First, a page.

How To Photograph Wildlife
You don't always need a super-long lens to take intimate photos of wildlife.
For wildlife photography, a 500mm or 600mm lens is most often the tool of choice — and also a bulky, heavy, and expensive piece of equipment. But there are many times when shorter and wider lenses are simply better. I make it a point to always have both a short zoom lens and an intermediate telephoto lens with me when I am in the field. If you know what to look for, you can make some great nature images — without hauling in the big glass.
Beasts in the Hood
One way to get closer to wildlife is to find places where animals have become acclimated to humans. You’re likely to find such places close to home: Gulls and shorebirds living on beaches or lakeshores frequented by beachcombers, dog walkers, and joggers often let you approach.
In Florida, there are two wading bird rookeries where you can practically touch the herons and egrets nesting next to the boardwalks. Designed primarily as tourist attractions, both the Saint Augustine Alligator Farm and Gatorland, in Kissimmee, provide a wealth of photographic opportunities in spring and summer for folks with short telephoto lenses.
And if you want to mount a major photo excursion, the Galápagos Archipelago in Ecuador is well known for being home to ridiculously approachable wildlife; short lenses can be used effectively there.
For Fast Framing…
One of the real advantages to using a moderate zoom is that it allows you to tailor the framing to the scene quickly. My two favorite zooms are the 28-105mm and the 70-200mm. (Each of these Canon lenses has image stabilization and can be handheld at relatively slow shutter speeds.) Handholding lenses in the 70- or 80-200mm class in particular makes it easy to follow birds in flight or animals in action.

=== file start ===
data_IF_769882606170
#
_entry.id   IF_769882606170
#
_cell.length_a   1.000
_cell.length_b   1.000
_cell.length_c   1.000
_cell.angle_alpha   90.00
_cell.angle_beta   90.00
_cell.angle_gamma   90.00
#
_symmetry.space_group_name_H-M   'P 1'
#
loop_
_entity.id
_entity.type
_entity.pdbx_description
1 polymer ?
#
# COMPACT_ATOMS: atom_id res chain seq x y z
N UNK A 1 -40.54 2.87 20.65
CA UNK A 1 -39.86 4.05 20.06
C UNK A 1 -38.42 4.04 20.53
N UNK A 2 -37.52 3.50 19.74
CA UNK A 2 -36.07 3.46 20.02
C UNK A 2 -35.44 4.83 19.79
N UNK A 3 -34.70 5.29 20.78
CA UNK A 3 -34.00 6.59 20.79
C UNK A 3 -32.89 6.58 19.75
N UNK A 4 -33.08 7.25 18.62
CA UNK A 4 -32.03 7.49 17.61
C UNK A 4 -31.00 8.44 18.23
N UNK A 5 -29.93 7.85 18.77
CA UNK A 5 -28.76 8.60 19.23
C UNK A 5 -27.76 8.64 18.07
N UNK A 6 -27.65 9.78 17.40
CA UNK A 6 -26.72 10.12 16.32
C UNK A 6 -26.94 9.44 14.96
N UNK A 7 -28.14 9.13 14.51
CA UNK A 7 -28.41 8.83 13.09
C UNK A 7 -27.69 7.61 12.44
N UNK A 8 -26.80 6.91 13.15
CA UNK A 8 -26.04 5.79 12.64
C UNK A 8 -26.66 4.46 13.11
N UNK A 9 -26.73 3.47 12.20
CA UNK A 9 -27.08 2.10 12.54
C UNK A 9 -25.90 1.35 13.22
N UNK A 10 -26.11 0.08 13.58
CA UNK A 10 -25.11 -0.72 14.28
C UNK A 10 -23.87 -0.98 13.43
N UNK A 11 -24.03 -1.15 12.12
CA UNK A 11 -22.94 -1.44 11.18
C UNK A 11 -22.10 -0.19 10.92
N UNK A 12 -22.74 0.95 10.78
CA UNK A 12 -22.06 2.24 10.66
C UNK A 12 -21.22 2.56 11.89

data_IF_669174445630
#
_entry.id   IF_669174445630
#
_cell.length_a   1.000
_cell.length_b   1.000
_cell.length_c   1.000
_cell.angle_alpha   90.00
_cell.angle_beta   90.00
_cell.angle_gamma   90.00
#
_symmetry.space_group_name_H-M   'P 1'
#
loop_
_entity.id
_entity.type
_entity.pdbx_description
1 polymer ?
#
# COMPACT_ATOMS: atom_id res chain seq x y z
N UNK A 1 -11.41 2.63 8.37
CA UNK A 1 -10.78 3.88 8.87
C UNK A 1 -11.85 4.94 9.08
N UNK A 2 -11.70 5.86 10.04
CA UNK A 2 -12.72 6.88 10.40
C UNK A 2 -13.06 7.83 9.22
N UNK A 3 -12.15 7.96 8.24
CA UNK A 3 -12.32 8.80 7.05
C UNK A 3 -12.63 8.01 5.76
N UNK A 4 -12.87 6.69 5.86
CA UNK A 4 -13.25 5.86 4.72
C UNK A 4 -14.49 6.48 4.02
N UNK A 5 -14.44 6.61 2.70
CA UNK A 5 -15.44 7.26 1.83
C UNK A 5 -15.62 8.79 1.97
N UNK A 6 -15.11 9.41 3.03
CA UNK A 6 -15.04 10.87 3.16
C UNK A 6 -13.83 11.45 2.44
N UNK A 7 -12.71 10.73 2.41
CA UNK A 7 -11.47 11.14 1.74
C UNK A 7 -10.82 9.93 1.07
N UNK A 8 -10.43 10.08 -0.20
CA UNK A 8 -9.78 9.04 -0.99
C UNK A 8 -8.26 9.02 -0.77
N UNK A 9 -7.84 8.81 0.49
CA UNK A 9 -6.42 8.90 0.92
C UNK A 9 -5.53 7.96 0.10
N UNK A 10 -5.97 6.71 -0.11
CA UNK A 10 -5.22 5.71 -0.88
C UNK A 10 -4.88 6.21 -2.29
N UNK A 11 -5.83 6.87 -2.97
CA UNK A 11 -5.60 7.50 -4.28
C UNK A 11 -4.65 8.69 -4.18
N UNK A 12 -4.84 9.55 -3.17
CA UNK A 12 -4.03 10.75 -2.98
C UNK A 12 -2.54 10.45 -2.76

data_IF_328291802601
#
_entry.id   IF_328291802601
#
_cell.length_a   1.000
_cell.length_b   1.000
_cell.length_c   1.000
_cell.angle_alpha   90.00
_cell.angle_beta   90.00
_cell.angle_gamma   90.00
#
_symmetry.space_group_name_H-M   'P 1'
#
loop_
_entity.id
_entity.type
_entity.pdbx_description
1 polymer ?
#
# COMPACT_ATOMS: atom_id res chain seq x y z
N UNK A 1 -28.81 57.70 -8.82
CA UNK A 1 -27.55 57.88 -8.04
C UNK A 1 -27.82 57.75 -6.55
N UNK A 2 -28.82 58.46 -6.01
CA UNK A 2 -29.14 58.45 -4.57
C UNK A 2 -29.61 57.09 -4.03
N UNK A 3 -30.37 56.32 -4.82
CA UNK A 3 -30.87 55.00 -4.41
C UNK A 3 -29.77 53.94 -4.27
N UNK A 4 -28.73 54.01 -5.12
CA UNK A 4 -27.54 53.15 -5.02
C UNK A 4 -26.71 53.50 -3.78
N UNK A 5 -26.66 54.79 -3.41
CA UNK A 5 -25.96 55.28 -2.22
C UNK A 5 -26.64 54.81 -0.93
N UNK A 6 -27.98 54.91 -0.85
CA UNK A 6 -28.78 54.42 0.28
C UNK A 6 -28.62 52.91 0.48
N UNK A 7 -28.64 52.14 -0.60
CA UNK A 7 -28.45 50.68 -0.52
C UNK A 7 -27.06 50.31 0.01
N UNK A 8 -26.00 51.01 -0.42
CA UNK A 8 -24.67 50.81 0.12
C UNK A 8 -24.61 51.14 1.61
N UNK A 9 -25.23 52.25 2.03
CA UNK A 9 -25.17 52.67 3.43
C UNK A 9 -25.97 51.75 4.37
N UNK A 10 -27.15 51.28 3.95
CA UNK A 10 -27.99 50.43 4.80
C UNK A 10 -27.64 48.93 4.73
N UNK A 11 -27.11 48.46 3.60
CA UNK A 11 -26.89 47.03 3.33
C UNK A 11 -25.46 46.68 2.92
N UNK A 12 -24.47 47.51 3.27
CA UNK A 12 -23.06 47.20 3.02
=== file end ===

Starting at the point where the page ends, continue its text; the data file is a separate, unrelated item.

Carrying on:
At Bosque del Apache National Wildlife Refuge in south-central New Mexico, large flocks of geese fill the skies from dawn to dusk, spectacular sunrises and sunsets are commonplace, and the low sandstone mountains bathed in that famous Southwestern light provide suitable backdrops for images made with a variety of short lenses. Goose refuges from coast to coast provide similar opportunities. Check with the National Fish and Wildlife Service and local conservation and birding groups for flock ops near you.
Multiply Your Reach
Using a digital SLR body that has a sensor smaller than a single frame of 35mm film provides a real bonus to wildlife shooters by multiplying the effective focal length of your intermediate telephoto lens — with no loss in speed.
Your 200mm lens might become a 260mm, 300mm, 320mm, or 400mm lens depending on your camera. Now add a 1.4X teleconverter and you’ll get 40 percent more focal length on top of that (at the expense of 1 stop of light loss), and if your lens is f/4 or faster you’ll still have autofocus.
You can opt to use a 2X teleconverter, but at this kind of magnification, combined with a 2-stop light loss, it’s recommended that you use a tripod and a gimbaltype tripod head to ensure sharp images. The 2-stop light loss may also disable autofocus; virtually all current AF systems need f/5.6 or faster to function. A 2-stop light loss on your f/4 lens makes it effectively an f/8 lens.
By getting low and moving slowly you can often get close enough to your subjects to create three-quarter frame portraits; resist the urge to “fill the frame” as the resulting images will be anything but artistic. Getting really low — such as flat on your belly — can get you very close and yield pleasing out-offocus backgrounds.
Check out Arthur Morris’s latest book on CD, The Art of Bird Photography II ($42, direct) at his web site: birdsasart.com.
While it is possible to make great images of birds and wildlife with short lenses, be sure to use common sense. If a creature flees once or twice upon your close approach, it is best to look for another subject. Getting close to a deer or a duck will rarely, if ever, get you in trouble. Getting too close to a hawk’s nest, walking up to a moose that’s with a calf, or attempting to photograph a venomous snake with a 100mm lens, however, might leave you injured or worse. There is no substitute for knowing your subjects.